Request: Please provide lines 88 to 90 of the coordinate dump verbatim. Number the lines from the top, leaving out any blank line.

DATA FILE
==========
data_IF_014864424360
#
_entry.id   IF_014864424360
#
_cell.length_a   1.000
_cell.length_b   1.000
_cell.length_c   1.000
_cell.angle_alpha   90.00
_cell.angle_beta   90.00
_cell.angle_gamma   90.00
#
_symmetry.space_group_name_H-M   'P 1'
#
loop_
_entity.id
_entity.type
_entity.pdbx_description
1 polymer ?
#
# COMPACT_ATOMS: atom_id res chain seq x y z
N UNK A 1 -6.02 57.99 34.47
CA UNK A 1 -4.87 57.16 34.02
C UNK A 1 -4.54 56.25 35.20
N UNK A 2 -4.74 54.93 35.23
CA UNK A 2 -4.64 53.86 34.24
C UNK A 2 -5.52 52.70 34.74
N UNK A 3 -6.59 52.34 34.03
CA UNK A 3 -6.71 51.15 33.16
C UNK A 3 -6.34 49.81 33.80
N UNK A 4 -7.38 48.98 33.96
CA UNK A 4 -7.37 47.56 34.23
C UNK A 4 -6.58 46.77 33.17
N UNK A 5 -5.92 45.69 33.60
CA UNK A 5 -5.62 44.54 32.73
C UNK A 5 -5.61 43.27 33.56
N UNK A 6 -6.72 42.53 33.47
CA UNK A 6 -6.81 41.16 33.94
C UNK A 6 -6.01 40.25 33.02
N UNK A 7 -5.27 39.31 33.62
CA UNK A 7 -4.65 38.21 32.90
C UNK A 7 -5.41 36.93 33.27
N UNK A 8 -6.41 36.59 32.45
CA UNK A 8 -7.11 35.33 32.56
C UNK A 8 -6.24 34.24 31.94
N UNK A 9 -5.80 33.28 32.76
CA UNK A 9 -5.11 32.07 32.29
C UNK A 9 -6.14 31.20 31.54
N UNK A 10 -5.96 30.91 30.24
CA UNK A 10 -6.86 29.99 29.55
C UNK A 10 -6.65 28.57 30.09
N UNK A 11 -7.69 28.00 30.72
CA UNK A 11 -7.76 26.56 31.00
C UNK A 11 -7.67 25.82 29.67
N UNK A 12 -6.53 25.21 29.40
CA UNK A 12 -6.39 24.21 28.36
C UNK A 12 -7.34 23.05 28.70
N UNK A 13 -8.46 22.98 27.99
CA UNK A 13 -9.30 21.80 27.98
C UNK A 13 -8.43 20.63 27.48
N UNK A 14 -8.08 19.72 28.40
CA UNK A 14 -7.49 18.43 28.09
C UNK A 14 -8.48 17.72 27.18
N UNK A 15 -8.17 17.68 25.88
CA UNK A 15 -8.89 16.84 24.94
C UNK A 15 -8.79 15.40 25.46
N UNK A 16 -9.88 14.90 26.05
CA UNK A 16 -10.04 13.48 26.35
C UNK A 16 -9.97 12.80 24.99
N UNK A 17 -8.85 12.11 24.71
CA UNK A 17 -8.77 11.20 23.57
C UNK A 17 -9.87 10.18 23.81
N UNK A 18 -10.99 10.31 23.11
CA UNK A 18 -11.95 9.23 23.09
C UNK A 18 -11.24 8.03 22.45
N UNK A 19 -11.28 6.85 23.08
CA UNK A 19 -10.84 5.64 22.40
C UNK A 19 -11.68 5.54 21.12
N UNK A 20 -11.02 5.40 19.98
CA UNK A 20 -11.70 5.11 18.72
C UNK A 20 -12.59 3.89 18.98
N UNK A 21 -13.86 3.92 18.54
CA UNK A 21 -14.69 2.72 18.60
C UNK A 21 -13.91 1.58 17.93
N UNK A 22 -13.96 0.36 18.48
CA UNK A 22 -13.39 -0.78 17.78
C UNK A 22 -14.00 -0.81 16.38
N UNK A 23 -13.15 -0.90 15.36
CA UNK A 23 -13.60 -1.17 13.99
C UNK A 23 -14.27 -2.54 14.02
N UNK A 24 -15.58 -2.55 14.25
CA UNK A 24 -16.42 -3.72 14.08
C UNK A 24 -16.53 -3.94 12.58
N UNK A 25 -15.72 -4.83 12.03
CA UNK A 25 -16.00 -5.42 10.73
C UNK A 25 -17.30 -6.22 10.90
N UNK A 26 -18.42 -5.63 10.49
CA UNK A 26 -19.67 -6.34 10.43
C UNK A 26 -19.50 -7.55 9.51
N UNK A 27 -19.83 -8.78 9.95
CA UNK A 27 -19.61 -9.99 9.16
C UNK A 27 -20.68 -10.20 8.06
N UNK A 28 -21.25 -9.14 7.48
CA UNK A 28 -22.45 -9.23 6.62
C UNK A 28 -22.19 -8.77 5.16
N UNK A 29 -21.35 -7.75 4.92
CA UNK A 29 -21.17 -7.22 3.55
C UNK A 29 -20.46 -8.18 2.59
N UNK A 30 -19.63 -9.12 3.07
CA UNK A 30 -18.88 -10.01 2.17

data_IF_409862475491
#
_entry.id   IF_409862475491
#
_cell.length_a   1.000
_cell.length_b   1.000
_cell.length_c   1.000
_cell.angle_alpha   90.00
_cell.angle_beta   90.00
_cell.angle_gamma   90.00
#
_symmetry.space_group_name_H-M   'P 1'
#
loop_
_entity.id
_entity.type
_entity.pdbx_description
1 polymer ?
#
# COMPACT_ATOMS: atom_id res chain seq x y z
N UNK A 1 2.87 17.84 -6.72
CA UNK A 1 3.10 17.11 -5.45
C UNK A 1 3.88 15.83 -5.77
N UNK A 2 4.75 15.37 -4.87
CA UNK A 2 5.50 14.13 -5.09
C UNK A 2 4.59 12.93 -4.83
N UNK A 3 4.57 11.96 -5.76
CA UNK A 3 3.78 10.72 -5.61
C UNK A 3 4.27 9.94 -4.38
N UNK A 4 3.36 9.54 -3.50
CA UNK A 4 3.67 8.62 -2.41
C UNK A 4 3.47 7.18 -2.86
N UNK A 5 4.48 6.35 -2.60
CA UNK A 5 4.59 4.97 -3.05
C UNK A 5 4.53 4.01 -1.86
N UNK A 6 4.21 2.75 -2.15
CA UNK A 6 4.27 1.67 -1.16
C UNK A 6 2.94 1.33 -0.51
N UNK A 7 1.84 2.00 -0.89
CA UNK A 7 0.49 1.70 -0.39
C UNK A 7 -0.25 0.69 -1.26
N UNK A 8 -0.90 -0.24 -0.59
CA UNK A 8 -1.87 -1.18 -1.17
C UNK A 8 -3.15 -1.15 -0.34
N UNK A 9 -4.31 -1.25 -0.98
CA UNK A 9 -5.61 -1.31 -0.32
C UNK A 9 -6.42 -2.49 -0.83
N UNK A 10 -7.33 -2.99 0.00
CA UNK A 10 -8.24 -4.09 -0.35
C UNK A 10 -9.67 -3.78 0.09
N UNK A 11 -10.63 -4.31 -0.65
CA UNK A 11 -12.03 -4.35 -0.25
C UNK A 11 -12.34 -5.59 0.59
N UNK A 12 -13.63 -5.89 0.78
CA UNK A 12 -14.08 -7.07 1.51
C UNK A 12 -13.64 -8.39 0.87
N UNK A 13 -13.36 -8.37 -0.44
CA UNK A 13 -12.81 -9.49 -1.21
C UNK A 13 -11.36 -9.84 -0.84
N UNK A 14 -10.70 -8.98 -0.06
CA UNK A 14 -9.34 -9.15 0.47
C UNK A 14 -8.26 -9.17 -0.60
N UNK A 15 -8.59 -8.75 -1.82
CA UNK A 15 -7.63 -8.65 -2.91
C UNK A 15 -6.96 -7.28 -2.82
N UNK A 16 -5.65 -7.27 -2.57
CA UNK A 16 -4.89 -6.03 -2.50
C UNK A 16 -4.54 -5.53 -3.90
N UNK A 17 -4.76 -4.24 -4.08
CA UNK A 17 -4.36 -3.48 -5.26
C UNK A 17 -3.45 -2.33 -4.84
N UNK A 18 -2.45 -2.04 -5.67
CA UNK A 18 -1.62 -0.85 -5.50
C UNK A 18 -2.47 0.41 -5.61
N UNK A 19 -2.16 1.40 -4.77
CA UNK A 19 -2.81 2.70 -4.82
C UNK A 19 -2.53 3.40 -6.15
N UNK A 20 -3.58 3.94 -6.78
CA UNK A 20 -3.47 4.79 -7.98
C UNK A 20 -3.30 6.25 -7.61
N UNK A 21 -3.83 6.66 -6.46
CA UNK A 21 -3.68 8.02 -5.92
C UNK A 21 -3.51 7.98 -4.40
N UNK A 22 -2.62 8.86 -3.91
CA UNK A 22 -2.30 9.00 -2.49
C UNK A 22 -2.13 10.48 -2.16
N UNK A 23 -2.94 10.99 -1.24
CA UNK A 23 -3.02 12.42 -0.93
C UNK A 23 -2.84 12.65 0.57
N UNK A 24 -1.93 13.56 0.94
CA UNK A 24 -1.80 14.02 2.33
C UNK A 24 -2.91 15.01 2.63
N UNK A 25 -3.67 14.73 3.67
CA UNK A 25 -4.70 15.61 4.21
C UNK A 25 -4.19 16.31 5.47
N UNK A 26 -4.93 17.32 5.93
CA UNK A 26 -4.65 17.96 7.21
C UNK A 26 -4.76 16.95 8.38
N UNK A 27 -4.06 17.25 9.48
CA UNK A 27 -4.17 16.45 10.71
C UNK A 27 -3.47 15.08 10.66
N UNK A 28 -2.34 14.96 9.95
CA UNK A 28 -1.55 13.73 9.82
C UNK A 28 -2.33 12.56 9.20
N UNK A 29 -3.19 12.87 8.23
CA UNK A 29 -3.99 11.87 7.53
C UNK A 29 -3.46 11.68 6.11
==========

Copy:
CA UNK A 23 -13.60 -1.17 13.99
C UNK A 23 -14.27 -2.54 14.02
N UNK A 24 -15.58 -2.55 14.25